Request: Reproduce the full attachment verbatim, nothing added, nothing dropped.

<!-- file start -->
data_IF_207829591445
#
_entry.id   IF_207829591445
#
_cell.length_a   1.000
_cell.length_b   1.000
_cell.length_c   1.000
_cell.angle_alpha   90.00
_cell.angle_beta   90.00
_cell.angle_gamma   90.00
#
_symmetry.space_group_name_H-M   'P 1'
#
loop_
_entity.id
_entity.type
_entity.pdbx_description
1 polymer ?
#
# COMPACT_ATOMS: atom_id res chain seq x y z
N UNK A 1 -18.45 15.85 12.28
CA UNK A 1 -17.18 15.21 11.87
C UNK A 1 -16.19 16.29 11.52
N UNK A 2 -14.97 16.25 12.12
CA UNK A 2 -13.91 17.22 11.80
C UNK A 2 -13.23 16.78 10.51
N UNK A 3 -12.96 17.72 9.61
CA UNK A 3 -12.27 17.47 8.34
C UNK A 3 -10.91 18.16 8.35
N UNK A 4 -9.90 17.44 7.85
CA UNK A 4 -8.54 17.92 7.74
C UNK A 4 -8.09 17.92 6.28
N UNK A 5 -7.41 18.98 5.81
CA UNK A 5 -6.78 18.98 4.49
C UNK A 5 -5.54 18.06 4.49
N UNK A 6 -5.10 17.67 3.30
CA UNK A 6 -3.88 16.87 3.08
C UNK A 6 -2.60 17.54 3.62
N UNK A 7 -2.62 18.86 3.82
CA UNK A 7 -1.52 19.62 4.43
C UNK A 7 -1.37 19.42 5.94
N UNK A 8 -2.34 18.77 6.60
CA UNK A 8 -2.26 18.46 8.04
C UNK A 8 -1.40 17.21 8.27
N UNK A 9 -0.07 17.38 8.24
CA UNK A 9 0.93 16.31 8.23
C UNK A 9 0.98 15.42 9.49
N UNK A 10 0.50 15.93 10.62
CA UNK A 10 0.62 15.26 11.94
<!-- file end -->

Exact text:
data_IF_207829591445
#
_entry.id   IF_207829591445
#
_cell.length_a   1.000
_cell.length_b   1.000
_cell.length_c   1.000
_cell.angle_alpha   90.00
_cell.angle_beta   90.00
_cell.angle_gamma   90.00
#
_symmetry.space_group_name_H-M   'P 1'
#
loop_
_entity.id
_entity.type
_entity.pdbx_description
1 polymer ?
#
# COMPACT_ATOMS: atom_id res chain seq x y z
N UNK A 1 -18.45 15.85 12.28
CA UNK A 1 -17.18 15.21 11.87
C UNK A 1 -16.19 16.29 11.52
N UNK A 2 -14.97 16.25 12.12
CA UNK A 2 -13.91 17.22 11.80
C UNK A 2 -13.23 16.78 10.51
N UNK A 3 -12.96 17.72 9.61
CA UNK A 3 -12.27 17.47 8.34
C UNK A 3 -10.91 18.16 8.35
N UNK A 4 -9.90 17.44 7.85
CA UNK A 4 -8.54 17.92 7.74
C UNK A 4 -8.09 17.92 6.28
N UNK A 5 -7.41 18.98 5.81
CA UNK A 5 -6.78 18.98 4.49
C UNK A 5 -5.54 18.06 4.49
N UNK A 6 -5.10 17.67 3.30
CA UNK A 6 -3.88 16.87 3.08
C UNK A 6 -2.60 17.54 3.62
N UNK A 7 -2.62 18.86 3.82
CA UNK A 7 -1.52 19.62 4.43
C UNK A 7 -1.37 19.42 5.94
N UNK A 8 -2.34 18.77 6.60
CA UNK A 8 -2.26 18.46 8.04
C UNK A 8 -1.40 17.21 8.27
N UNK A 9 -0.07 17.38 8.24
CA UNK A 9 0.93 16.31 8.23
C UNK A 9 0.98 15.42 9.49
N UNK A 10 0.50 15.93 10.62
CA UNK A 10 0.62 15.26 11.94